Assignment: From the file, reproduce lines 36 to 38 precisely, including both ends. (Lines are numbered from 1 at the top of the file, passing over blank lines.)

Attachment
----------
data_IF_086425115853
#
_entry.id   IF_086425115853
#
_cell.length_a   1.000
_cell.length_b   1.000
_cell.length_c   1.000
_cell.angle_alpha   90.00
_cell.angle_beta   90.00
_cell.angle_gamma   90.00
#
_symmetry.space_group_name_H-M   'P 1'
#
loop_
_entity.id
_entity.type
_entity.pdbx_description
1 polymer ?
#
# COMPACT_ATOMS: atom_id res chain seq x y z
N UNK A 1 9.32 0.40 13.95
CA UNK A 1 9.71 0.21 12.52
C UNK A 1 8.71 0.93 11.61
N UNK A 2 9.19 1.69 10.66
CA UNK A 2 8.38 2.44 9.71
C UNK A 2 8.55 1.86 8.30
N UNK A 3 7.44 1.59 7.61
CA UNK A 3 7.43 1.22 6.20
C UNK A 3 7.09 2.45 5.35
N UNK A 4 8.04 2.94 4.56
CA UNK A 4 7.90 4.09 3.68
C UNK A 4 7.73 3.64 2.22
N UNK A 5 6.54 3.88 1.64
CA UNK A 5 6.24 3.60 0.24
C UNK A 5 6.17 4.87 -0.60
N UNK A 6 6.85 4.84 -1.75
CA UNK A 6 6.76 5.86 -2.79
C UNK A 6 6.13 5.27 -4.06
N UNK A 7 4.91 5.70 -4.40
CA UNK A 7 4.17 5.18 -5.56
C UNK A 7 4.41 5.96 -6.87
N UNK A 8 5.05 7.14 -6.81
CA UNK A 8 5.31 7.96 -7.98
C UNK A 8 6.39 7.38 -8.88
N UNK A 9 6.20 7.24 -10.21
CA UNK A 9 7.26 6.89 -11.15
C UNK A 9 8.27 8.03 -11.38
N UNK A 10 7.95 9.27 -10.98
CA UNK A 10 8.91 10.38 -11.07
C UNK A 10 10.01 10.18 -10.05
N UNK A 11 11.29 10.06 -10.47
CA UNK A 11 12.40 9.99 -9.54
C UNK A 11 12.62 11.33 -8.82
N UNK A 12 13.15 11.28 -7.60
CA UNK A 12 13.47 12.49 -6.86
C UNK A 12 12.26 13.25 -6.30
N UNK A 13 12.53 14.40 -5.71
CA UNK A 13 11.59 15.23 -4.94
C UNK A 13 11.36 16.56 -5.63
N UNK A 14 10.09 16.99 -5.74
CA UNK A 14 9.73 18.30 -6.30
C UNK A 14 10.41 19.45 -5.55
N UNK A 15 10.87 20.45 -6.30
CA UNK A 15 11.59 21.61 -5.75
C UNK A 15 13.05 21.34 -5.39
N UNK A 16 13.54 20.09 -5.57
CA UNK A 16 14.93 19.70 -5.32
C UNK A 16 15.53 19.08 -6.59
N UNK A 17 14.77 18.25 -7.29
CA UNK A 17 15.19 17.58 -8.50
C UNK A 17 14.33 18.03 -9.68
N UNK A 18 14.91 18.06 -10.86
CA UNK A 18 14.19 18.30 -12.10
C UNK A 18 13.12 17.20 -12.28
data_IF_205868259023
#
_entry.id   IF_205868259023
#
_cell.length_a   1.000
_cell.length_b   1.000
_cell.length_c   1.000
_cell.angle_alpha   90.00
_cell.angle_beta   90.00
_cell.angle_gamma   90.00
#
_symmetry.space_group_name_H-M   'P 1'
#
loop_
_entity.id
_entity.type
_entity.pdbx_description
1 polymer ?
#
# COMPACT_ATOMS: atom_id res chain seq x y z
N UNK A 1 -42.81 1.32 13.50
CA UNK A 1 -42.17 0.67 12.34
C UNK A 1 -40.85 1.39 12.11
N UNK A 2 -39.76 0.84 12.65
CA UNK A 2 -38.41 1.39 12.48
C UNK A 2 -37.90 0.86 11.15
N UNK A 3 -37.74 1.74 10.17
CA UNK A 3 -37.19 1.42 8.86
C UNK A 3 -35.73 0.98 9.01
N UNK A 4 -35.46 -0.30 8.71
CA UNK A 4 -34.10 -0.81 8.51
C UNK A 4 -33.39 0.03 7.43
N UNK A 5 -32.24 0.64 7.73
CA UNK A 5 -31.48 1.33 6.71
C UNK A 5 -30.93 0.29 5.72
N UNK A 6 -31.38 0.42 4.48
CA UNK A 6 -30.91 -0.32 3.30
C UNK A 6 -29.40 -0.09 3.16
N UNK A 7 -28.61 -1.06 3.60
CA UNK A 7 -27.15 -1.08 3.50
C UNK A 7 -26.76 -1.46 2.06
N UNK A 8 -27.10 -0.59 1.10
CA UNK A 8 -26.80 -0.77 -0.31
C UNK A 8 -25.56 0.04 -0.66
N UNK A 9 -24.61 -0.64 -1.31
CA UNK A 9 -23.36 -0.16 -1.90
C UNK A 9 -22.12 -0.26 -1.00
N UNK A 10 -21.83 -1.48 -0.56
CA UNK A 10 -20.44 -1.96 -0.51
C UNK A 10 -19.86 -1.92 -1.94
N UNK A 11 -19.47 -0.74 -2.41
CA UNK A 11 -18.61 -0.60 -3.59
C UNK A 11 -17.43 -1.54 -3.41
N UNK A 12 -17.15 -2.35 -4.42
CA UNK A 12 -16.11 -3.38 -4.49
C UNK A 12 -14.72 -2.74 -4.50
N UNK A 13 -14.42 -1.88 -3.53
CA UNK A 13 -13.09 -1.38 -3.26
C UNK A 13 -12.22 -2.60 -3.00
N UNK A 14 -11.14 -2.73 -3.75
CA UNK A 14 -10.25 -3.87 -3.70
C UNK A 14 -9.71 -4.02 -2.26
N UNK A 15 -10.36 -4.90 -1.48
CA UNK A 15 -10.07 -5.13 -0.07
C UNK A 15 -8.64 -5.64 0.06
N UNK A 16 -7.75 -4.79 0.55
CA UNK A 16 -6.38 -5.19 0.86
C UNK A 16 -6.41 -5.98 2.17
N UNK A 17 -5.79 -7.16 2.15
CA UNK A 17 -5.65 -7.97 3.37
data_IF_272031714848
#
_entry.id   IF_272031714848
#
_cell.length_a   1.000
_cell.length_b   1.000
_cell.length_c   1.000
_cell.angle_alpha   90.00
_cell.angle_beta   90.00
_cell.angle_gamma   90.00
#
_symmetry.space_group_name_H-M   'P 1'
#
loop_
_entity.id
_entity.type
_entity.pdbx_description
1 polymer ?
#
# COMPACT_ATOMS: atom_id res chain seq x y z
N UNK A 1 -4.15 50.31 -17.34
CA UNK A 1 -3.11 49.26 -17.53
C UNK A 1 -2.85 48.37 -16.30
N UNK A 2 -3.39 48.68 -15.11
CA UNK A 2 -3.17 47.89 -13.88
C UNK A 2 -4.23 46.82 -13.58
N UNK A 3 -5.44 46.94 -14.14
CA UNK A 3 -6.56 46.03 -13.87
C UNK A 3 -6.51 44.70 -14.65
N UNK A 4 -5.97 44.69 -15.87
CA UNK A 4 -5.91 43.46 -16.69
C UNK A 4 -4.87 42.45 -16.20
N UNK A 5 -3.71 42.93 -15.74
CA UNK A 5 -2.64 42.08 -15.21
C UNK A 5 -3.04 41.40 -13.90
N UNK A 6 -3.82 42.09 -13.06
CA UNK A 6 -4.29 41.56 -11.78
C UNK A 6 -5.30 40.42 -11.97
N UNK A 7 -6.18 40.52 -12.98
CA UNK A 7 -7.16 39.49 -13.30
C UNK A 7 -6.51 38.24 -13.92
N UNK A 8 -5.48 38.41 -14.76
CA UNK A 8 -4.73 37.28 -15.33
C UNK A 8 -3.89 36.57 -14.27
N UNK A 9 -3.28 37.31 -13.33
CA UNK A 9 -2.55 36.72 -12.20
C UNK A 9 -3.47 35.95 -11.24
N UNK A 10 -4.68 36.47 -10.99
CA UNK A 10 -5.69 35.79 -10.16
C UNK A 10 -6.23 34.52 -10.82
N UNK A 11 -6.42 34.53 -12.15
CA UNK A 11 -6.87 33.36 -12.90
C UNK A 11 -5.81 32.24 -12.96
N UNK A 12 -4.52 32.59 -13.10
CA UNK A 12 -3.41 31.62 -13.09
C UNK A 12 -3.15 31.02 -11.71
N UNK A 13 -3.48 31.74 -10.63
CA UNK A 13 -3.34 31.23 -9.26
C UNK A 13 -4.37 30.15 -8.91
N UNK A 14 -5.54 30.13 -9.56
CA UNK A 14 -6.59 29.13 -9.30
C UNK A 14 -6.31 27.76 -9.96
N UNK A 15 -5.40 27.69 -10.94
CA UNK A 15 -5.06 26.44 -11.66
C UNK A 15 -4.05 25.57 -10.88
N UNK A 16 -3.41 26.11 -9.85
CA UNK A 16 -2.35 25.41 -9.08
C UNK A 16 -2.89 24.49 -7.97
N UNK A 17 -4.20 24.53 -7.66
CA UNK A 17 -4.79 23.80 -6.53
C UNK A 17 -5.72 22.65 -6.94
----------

N UNK A 6 6.85 4.84 -1.75
CA UNK A 6 6.76 5.86 -2.79
C UNK A 6 6.13 5.27 -4.06